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Monday, 13 March 2017 16:42


The Employers’ Federation of Ceylon (EFC) re-launched its HR/IR Forum recently with a new perspective for the year 2017. This new series will be sponsored by Unilever Sri Lanka who are keen that employers share best practices and share thoughts on common issues confronting them. The event which unfolded at the EFC auditorium, provided a platform for the practitioners to discuss current industry issues and share best practices among them. 

The forum which deliberated on the topic, ‘Incorporating productivity linked elements as part of terms and conditions of employment through workplace cooperation mechanism’ also brought under spotlight a case study related to the same, presented by Sumeet Verma, Director HR, Unilever Sri Lanka. It was followed by a panel discussion featuring Damitha Dharmasena, Director HR and Sustainable Business, MAS Kreeda and Indika Gamage, Senior Manager, Group HR & Administration of Polytex Garments Ltd. The session was moderated by Roshan Kulasuriya, Director HR, Coats Thread Exports.
In his opening remarks Director General, EFC, Kanishka Weerasinghe noted that the topic of the re-launched HR/IR Forum is an integral part of EFC’s agenda on Sustainable Enterprises. “True that enterprises are profit-driven, but we cannot afford to forget the Triple Bottom line at the same time,” remarked the EFC Chief who also noted that productivity and competitiveness are very much dependent on people factors such as work-place cooperation.
Reflecting on the relevance of the core ILO Conventions as well as those which articulate the rights of workers to be represented, the DG stated that “EFC is steeped in values that
 recognize tripartite relationships and employee engagement as well as workplace cooperation is fundamental to our agenda of promoting social dialogue”. 
 
Commenting on the EFC-Unilever collaboration, Sumeet Verma, Director HR, Unilever Sri Lanka remarked: “we are looking at this partnership as means of sharing knowledge related to every-day running of business and tackling problems.” The case study presented by Verma traversed the journey of Ceytea, a Unilever managed tea company which is now a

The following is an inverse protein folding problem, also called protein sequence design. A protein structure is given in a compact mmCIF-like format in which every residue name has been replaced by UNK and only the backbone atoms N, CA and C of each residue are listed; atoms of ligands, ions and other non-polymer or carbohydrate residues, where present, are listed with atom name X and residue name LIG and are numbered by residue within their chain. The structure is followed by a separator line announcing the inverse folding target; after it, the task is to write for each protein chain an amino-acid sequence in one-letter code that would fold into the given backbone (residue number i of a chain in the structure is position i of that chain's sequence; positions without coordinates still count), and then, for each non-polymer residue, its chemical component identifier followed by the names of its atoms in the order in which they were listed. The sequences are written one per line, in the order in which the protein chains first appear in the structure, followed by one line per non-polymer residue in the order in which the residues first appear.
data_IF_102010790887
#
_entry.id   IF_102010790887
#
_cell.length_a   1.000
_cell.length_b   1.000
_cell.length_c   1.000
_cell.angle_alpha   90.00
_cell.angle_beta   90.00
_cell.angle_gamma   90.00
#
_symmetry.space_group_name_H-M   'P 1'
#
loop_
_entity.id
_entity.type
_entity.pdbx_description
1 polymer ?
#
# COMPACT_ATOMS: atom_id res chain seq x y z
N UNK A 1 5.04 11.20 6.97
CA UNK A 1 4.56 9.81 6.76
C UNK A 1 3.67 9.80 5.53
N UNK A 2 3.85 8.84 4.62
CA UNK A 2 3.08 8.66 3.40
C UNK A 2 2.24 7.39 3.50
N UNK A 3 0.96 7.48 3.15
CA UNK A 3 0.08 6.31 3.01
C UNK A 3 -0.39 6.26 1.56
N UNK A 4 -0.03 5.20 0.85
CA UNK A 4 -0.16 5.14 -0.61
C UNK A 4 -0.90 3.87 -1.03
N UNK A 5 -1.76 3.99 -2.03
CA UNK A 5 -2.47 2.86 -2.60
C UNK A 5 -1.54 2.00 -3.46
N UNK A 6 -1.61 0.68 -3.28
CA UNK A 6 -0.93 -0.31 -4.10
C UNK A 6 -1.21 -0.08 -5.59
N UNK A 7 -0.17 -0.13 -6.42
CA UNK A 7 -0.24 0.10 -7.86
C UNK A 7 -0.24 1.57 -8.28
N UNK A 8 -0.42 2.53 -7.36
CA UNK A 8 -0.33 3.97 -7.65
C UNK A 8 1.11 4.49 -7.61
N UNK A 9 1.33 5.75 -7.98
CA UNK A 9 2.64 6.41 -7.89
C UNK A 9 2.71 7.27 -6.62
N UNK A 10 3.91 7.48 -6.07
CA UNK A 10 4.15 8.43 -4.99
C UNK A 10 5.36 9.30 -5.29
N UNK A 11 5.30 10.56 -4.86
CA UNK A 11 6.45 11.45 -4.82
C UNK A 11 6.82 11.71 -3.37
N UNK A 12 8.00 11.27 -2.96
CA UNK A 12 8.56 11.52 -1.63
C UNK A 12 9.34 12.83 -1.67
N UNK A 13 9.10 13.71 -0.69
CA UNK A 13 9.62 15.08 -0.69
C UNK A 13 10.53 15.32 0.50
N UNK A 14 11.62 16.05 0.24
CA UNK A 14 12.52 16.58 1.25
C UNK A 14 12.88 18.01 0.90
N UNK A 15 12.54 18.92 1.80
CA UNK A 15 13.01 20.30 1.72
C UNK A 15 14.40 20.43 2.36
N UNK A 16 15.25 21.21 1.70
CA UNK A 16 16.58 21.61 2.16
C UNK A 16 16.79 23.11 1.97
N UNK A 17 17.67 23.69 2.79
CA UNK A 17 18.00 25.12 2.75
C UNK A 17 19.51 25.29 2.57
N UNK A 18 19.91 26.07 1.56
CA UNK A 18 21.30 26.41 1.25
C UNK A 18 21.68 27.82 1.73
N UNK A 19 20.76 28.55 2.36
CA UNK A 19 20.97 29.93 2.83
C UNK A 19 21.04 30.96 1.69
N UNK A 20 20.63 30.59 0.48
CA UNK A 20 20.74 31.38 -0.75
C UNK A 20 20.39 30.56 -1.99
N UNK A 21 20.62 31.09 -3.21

leading player in the global iced tea industry. The factory which was on the brink of closure owing to continuous employee unrest, turned tables by championing transparency in processes and communication, capacity building and employee welfare to emerge  a two-billion litre supplier to the global iced tea market today. 
Sharing the success story of MAS Kreeda where ‘humility’ embraced by its mother company has enabled to do the ‘right thing by their people, community, customers and other stakeholders’, Damitha Dharmasena,
 
Director HR and Sustainable Business, MAS Kreeda, shed light upon the practices within his organizations which had garnered productivity. “In our 30-year journey MAS had not encountered any major industrial dispute which is a great achievement,” observed Dharmasena who reiterated that in a non-unionized working culture such as theirs, an enabling working environment where the management is available for the workforce, replete with the “right input, right machinery and right method” had helped achieve productivity. He also cited automation which has re-skilled the workforce and mitigation of waste among other contributory factors in this regard. “Performance agility and innovative mindset drive productivity in any organization,” he further noted.
 
In a highly unionized environment where unleashing the potential of the employees was a herculean task, setting mutual expectations had not only accelerated productivity within the organization but it had also changed employee perceptions, observed Indika Gamage, Senior Manager, Group HR & Administration of Polytex Garments Ltd. A lead player in the manufacturing of cotton T-shirts with a local workforce of about 6000, Polytex has been transformed into a company realizing employee satisfaction with reskilling in place, lean management practices and fostering ‘Built in Quality’ and thereby emerging a competitive player in the industry. 
Concluding the discussion, Roshan Kulasuriya commented that his experience of working in companies that were unionized and those without for over 20 years has taught him the importance of having a dialogue mechanism in place at all levels. He further noted that in terms of productivity at work place what is crucial is to work towards “getting productivity right.”  This is enabled only through  the effective handling of the human resource and business model changes, he noted. “How strong the value system of an organization is, also counts in determining productivity,” observed Kulasuriya. 

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Last Updated on Monday, 13 March 2017 16:50
 
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